Bridge for Bribie Island
Courtesy MBRC Image P1654___BRI_7254
Courtesy MBRC Image P1906
Courtesy MBRC Image P0768. Photo: Near North Coast News.
Courtesy MBRC Image P1654___BRI_7254
During the post-war period private motor cars had become increasingly popular, and the long steamship trips from Brisbane were no longer attractive. The resident population of Bribie was then about 500 people and the local car ferry cost was an expensive 10 shillings return.
During the post-war period private motor cars had become increasingly popular, and the long steamship trips from Brisbane were no longer attractive. The resident population of Bribie was then about 500 people and the local car ferry cost was an expensive 10 shillings return. There were increasingly long queues of cars waiting to get on and off the island.
The Brisbane Tug & Steamship Company relinquished their Steamships and assets on Bribie in 1953, and an attempt was made to maintain the service by a few residents who purchased the SS Koopa. It too soon failed, and from 1954 to 1963 motor vehicles by private car ferry was the only access to Bribie.
The first mention of a bridge to Bribie was made in 1947 by Queensland Premier Edward Hanlon when Development funds were announced, and he suggested a bridge. However, nothing happened then, and it was 10 years later in 1957 when Premier Vince Gair spoke about a possible “Pilot Station” being built on Bribie Island for shipping in and out of Brisbane.
In the 1957 State Election campaign opposition leader, Frank Nicklin promised Bribie Islanders “If I am returned to office I will build you a bridge”. Frank Nicklin was elected Premier, but his first action was to approve a “Pilot Station” to be constructed at Mooloolaba, in his own electorate.
From 1957 to 1959 there was a lot of agitation, public meetings and deputations regarding Nicklin’s promise of a bridge to Bribie Island. In 1958 a proposal was made by developer Alfred Grant Pty. Ltd. to obtain a large area of Crown Land on Bribie in return for building a free bridge to Bribie. This offer was never taken up.
In 1959 the State Government made an official announcement that Tenders would be called for the construction of a bridge to Bribie. A year later a contract was awarded to K.D. Morris to construct a bridge for 358,000 pounds ($716,000). Construction started in July 1961.
With 206 concrete piles 26m long to be accurately driven at different angles 10m into the sea bed, 104 girders weighing 12 tons each to be erected over 38 spans, it was the longest precast prestressed concrete bridge in Australia with an 832-metre span. A most impressive piece of Engineering produced a structure that was economical, durable and requiring minimum maintenance.
However, the years of promises and waiting, and the planned celebrations were crushed by the last minute announcement of a very expensive Toll for crossing the bridge. In June 1963, just weeks before opening, and in the middle of plans for great celebrations, the Government announced that there would be a toll of 10 shillings ($1) return for crossing the bridge.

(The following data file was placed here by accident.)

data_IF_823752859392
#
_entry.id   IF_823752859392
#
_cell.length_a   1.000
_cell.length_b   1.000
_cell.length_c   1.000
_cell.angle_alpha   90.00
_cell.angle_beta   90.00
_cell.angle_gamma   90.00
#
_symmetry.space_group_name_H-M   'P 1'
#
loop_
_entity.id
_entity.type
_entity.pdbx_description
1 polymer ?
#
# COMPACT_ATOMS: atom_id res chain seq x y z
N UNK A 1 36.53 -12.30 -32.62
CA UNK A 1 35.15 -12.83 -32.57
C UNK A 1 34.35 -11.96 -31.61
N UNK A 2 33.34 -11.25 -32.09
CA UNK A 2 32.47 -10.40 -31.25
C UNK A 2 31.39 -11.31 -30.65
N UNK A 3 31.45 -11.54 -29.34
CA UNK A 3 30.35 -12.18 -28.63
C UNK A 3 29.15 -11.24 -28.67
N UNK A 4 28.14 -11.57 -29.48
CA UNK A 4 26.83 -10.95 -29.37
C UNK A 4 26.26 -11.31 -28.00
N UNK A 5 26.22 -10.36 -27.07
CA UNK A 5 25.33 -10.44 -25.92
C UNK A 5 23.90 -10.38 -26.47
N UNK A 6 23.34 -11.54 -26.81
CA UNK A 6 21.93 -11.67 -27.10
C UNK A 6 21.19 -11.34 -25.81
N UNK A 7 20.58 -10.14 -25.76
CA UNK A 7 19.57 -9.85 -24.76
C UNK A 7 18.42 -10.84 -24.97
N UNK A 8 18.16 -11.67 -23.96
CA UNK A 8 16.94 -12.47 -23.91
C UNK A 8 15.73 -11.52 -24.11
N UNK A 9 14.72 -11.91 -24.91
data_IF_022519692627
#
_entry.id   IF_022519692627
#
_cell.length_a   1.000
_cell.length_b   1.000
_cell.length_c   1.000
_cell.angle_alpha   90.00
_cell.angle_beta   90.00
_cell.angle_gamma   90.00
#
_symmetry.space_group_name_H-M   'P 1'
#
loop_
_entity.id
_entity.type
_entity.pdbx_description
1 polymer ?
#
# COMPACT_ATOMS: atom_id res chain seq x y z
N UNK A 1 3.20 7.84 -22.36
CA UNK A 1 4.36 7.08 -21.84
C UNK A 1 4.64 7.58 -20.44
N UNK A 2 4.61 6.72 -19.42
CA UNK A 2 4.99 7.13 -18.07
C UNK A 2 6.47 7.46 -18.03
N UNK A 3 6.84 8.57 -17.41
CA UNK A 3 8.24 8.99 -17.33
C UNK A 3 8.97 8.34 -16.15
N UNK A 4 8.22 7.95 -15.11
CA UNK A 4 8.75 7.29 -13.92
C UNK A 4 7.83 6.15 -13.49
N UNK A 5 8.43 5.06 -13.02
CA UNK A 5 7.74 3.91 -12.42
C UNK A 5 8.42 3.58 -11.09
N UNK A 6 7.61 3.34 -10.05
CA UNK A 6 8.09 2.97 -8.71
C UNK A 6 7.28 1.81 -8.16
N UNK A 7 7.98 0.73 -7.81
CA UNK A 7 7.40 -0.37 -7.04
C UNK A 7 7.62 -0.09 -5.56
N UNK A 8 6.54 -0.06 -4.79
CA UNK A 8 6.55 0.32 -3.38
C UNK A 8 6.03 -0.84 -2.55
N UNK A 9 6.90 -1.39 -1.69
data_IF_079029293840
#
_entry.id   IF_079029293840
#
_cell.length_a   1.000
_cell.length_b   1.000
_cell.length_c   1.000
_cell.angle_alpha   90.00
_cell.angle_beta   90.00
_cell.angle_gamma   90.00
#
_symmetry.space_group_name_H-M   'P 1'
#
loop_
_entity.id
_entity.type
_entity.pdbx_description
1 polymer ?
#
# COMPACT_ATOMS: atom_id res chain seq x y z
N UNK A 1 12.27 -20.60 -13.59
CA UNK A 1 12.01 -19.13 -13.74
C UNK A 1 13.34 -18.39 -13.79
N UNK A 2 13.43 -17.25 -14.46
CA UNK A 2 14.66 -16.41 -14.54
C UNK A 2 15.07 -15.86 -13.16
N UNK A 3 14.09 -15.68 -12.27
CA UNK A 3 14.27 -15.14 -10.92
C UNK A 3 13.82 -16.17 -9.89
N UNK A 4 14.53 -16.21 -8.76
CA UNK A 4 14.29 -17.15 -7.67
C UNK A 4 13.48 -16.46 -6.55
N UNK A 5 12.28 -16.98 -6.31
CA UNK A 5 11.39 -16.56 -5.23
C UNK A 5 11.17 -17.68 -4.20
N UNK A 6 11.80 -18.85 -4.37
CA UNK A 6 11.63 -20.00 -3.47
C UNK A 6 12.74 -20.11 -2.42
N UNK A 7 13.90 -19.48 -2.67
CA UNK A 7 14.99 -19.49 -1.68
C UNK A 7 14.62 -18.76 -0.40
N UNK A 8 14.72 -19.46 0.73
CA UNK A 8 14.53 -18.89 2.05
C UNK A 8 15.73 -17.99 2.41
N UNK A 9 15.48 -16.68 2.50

This was the same expensive cost as the car Ferry, and ten times higher than the toll on the Hornibrook highway and the Story Bridge. Everyone was outraged at this last minute political announcement.
After years of planning and preparation the “Celebration Committee” disbanded and for a while, it looked as if the opening event would be boycotted but on 19th October 1963, after many years of political wrangling, the bridge was opened. A plaque was unveiled and Premier Nicklin announced that “it was not the Government’s intention to keep the Toll any longer than necessary.”
Despite the disappointment 14,000 cars paid the toll to cross the bridge in the first week, it was open, for a new experience of Bribie. The opening day was however a big success, with large crowds and processions of floats, horse drawn carts, vintage cars, marching bands and hundreds of vehicles driving to the island for the first time.
It was so busy that the bridge was declared “One-Way” on to Bribie in the morning, and then “One- Way” off in the afternoon.
Development plans and expected increase in residents though did not eventuate as expected, and the bridge was nicknamed the “Ned Kelly Bridge” as it was felt to be highway robbery.
When decimal currency was introduced in 1966 the 10-shilling Toll became $1, and throughout the 12 years, there were constant demands for concessions and reductions, some of which were eventually granted for Bribie residents.
The Bridge Toll remained in place for 12 years and was finally lifted in 1975 when the Government announced that the Bridge had been paid for.
When the bridge was opened in 1963 the resident population was about 700 people, and 12 years later in 1975, there were just 2000 residents.
Written by Barry Clark from information sourced from the BIHS database and the public domain.